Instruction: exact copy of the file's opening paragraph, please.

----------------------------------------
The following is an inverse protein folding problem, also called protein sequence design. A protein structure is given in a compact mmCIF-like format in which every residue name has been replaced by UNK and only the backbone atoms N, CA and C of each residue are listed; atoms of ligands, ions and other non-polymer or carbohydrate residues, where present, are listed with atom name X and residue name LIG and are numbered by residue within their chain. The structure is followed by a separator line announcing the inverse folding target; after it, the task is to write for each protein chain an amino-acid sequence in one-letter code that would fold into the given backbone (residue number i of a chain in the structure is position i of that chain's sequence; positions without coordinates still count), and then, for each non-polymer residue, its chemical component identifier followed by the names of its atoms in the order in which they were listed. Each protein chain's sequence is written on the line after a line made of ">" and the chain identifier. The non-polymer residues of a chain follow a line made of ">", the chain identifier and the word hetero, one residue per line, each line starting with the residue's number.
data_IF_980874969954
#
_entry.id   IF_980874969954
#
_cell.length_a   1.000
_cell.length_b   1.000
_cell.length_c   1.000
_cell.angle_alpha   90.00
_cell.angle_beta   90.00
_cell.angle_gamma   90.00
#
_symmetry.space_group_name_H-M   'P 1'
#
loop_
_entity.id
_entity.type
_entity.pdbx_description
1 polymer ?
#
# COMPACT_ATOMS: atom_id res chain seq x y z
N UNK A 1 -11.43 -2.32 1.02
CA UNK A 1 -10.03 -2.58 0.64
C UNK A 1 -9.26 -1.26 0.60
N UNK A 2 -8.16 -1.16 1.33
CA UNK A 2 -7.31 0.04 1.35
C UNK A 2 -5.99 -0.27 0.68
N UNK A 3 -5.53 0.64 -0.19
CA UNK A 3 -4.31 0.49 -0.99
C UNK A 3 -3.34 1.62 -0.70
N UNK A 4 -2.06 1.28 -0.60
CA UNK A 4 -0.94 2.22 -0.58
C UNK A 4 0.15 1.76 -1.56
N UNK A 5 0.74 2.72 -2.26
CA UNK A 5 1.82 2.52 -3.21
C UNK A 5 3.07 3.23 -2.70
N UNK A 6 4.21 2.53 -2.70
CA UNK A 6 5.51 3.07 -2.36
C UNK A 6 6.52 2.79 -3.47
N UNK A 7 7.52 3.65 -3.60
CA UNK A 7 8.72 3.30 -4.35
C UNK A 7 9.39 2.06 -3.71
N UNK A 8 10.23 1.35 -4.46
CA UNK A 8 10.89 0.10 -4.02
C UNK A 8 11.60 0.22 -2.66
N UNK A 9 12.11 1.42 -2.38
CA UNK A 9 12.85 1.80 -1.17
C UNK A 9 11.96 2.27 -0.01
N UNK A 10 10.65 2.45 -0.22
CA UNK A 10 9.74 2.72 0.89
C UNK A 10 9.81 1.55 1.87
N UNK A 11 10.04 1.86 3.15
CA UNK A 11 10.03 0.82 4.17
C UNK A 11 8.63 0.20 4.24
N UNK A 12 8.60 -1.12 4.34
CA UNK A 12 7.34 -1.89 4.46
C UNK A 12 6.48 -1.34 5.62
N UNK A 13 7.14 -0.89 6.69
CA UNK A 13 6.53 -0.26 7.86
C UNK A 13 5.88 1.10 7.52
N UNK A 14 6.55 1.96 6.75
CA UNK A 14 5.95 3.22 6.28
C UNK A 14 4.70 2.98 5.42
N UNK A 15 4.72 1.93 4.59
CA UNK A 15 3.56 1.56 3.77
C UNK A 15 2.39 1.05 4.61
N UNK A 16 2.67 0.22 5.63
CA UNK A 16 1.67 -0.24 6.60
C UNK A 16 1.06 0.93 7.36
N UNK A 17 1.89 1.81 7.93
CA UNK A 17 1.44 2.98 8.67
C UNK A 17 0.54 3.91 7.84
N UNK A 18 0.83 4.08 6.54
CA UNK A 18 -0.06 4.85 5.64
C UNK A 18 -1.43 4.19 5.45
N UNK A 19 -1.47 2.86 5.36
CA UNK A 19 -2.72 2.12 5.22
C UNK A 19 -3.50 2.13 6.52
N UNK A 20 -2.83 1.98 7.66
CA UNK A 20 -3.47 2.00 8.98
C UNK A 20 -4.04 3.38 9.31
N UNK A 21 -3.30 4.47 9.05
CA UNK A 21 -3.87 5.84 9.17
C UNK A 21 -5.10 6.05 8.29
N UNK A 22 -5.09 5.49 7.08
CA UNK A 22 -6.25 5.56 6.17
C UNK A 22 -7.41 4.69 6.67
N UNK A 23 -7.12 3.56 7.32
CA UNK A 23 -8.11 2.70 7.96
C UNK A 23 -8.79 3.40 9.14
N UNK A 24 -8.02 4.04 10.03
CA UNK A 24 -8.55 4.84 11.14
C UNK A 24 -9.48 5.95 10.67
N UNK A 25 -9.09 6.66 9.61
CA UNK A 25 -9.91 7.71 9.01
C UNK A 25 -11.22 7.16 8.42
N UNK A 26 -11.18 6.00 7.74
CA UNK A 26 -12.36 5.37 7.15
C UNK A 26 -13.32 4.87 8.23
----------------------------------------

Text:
The following is an inverse protein folding problem, also called protein sequence design. A protein structure is given in a compact mmCIF-like format in which every residue name has been replaced by UNK and only the backbone atoms N, CA and C of each residue are listed; atoms of ligands, ions and other non-polymer or carbohydrate residues, where present, are listed with atom name X and residue name LIG and are numbered by residue within their chain. The structure is followed by a separator line announcing the inverse folding target; after it, the task is to write for each protein chain an amino-acid sequence in one-letter code that would fold into the given backbone (residue number i of a chain in the structure is position i of that chain's sequence; positions without coordinates still count), and then, for each non-polymer residue, its chemical component identifier followed by the names of its atoms in the order in which they were listed. Each protein chain's sequence is written on the line after a line made of ">" and the chain identifier. The non-polymer residues of a chain follow a line made of ">", the chain identifier and the word hetero, one residue per line, each line starting with the residue's number.